At HerMoney, we’ve often written about the gender pay gap of $0.17 per dollar (on average). You probably also know that this gap is even greater for women of color. But did you know that weight discrimination can also affect your salary?
In fact, for every 10% increase in a woman’s body mass, her income dropped by 6% on average, according to an analysis of data from the Bureau of Labor Statistics, done by economist David Lempert. Additionally, a Harvard University study found that weight bias increased by an incredible 40% from 2007 to 2016 — during the same period when biases against race and sexual orientation decreased. In fact, a study from Jennifer Shinall, professor at Vanderbilt University Law School, found that even a weight gain of just 13 pounds can cost a woman $9,000 in annual salary.
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In other words, it’s clear that on top of all the other beauty standards women face, the pressure to stay thin is still all too real — and there are financial consequences for not doing so. We break down the truth about weight discrimination in 2024, and what we can do to fight it.
Weight Discrimination Isn’t A Myth
According to career coach Elizabeth Pearson, weight discrimination can impact women in many of the same ways that race and gender discrimination do, like being passed over for hiring or promotion. But it can also show up in places we might never think to look.
“Chairs with arms don’t necessarily fit every body type,” she says. “And that is just a small example of something that people aren’t taking into consideration when they’re creating what they want to be a comfortable [work] environment.”
While conference room furniture may seem unimportant on its own, when a woman quite literally sees that she doesn’t fit in at work, it’s a reflection of the broader financial and social pressures women face to stay thin. From workplace “weight loss competitions” that are branded as team-building, to being left out of client-facing meetings, larger-bodied women can face a hostile work environment at every turn.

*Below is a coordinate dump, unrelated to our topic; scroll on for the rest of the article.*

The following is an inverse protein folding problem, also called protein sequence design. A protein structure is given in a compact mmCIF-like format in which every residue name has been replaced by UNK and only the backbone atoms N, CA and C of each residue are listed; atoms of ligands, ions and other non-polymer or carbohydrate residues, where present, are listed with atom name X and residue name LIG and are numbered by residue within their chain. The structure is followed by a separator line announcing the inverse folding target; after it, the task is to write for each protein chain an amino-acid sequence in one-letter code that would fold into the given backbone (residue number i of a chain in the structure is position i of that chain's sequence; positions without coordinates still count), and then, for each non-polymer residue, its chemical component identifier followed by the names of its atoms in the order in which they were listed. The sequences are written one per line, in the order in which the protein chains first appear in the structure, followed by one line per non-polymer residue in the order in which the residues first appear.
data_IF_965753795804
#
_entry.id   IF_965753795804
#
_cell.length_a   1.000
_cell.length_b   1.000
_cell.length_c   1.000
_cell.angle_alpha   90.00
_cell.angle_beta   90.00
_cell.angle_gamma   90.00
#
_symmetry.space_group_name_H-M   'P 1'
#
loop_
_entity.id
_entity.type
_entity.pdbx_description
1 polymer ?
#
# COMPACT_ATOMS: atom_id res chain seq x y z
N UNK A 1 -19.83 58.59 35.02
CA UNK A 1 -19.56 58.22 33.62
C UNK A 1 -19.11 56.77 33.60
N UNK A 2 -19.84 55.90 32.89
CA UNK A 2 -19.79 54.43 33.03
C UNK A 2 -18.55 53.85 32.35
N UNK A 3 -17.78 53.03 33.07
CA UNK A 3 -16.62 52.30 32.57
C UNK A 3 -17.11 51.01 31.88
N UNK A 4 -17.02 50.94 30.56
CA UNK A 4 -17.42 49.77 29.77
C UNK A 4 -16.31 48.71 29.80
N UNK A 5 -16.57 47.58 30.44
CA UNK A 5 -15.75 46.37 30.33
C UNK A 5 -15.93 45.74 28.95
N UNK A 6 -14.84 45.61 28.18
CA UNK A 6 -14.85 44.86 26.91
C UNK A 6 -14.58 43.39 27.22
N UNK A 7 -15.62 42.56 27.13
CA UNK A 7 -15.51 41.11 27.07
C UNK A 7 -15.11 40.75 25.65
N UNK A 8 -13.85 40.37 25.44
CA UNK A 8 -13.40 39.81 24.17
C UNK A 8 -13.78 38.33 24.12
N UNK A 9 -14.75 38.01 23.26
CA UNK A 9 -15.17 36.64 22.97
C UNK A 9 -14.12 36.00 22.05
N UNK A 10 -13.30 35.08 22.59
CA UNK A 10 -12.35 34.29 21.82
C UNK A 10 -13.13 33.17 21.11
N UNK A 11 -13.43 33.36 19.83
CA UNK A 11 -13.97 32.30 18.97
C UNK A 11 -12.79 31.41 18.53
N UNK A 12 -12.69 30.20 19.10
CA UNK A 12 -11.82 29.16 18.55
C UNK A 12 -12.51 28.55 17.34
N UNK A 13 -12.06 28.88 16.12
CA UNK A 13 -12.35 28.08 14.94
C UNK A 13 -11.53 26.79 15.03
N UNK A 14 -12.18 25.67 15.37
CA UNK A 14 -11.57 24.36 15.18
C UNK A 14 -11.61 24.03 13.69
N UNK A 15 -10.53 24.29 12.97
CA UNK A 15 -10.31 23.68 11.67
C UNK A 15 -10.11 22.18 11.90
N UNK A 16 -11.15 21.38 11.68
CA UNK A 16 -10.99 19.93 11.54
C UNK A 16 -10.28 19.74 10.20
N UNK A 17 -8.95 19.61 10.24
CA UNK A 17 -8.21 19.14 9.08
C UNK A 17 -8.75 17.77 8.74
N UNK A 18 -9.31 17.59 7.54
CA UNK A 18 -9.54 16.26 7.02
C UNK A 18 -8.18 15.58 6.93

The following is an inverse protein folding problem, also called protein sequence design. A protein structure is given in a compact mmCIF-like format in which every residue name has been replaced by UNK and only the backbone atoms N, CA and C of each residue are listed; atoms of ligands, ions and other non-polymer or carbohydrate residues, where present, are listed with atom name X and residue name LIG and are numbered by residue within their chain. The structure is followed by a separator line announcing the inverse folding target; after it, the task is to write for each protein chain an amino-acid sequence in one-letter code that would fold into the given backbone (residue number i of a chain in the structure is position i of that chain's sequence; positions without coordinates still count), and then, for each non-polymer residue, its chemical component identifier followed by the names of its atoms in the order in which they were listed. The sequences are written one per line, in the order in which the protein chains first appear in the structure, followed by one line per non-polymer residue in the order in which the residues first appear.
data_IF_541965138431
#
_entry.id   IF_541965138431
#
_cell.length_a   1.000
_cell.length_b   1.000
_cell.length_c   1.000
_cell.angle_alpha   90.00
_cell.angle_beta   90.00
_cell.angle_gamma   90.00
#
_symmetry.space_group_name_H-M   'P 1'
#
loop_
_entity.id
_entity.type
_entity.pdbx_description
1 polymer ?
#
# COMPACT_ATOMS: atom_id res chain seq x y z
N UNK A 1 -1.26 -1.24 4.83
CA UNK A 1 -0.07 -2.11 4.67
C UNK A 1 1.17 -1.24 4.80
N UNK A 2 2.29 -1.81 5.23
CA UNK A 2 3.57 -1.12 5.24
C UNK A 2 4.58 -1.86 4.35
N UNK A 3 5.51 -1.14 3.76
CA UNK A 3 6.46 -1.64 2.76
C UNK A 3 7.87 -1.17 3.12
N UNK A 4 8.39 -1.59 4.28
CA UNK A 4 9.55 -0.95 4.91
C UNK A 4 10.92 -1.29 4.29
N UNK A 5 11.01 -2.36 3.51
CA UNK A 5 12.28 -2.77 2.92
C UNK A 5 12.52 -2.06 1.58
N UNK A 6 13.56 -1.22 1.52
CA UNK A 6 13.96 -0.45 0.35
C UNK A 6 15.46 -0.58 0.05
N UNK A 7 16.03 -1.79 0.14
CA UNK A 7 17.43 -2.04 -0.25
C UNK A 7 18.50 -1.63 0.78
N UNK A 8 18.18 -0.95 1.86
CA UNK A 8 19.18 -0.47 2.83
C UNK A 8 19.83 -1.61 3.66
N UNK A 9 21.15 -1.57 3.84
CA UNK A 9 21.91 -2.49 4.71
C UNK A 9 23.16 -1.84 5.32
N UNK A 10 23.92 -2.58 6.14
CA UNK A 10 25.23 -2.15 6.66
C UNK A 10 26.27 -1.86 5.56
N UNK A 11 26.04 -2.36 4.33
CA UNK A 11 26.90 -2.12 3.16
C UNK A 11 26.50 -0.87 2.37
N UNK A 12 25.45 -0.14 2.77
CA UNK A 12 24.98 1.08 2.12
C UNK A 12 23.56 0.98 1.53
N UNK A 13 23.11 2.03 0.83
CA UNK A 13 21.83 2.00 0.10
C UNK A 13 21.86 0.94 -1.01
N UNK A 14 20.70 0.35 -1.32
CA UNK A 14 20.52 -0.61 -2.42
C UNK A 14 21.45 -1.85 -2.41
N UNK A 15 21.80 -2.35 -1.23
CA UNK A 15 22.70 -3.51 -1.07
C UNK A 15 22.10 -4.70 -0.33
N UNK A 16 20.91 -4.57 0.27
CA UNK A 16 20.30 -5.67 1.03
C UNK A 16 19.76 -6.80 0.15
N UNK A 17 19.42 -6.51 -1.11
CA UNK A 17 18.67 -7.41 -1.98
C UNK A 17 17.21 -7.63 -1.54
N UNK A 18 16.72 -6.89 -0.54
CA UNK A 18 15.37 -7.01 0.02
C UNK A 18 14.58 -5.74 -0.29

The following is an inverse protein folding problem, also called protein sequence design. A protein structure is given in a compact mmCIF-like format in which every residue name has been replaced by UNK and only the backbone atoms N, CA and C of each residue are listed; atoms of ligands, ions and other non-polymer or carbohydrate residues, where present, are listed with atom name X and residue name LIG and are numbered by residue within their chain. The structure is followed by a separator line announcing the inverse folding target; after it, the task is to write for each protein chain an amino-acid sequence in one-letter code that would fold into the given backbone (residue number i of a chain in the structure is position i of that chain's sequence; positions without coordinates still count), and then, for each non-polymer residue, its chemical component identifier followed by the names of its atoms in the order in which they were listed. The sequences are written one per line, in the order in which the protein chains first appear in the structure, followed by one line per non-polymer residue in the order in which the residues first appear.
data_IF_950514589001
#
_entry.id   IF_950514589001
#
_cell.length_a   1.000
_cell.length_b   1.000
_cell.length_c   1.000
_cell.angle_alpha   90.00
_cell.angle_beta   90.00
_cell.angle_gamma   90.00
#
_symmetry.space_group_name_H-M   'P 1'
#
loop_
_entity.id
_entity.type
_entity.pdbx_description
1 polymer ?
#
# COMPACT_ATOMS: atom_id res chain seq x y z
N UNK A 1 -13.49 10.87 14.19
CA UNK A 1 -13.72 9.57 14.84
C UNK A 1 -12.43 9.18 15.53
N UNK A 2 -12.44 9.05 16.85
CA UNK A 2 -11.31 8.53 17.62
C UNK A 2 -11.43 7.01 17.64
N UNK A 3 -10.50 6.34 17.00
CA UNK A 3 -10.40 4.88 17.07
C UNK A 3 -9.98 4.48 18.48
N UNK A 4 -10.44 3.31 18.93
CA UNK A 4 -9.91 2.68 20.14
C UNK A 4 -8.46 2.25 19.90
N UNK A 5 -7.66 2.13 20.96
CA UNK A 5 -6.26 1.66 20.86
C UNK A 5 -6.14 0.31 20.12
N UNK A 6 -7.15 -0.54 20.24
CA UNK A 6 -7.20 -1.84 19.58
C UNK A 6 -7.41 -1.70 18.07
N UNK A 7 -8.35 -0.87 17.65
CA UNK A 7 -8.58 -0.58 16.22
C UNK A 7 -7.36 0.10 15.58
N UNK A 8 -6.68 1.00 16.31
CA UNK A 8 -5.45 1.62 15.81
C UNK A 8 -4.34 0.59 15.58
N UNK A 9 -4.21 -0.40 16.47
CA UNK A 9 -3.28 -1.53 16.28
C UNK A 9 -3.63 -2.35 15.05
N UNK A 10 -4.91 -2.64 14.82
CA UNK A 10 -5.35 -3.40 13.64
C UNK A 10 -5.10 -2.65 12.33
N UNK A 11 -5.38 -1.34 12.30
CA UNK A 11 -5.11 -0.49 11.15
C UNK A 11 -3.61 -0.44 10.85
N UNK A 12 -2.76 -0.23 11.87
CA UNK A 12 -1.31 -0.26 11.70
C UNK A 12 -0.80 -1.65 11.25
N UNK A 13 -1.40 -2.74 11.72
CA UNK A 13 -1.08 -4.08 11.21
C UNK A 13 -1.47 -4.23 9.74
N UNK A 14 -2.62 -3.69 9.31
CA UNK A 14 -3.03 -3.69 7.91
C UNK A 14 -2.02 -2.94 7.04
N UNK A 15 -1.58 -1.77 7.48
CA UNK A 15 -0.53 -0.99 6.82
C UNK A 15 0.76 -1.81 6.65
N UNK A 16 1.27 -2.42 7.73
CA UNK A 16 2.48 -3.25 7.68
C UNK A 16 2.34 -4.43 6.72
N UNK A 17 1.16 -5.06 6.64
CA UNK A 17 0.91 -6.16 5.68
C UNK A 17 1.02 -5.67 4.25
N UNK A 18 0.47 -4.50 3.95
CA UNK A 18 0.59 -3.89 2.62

“There’s this idea that you’re putting work into yourself if you have a smaller body, and that sort of diligence might cross over into your professional life,” says Marisa Meltzer, journalist and author of “This Is Big: How the Founder of Weight Watchers Changed the World — and Me.”
That idea — that if you’re thin, you’re automatically a harder worker — can lead many bosses to pass over larger-bodied employees for promotions. But using weight as an indicator of dedication or capability isn’t just flawed — it’s exclusionary.
“I am somebody of what you would call a ‘normal’ BMI, but even when I had minor weight fluctuations of maybe 15 or 20 pounds, I saw myself being passed over for higher visibility projects and client interactions,” Pearson says. “Then once I had lost that 20 or 25 pounds, all of a sudden I’m being promoted.”
Her story isn’t unique. A 2021 study from the International Journal of Obesity showed that 43% of Weight Watchers participants experienced weight discrimination at work — and even professionals at the top of their game aren’t immune. For example, Mireille Guiliano, bestselling author of “French Women Don’t Get Fat,” has often discussed the judgment and discomfort she felt when she was heavier, as has actor Queen Latifa, who said she was “publicly scrutinized” for her weight her whole career. And the way weight impacts our salaries and career opportunities isn’t limited to just women — actor Chris Pratt, who lost weight for his role in Guardians of the Galaxy, said that his career radically shifted “based on the way that I look.”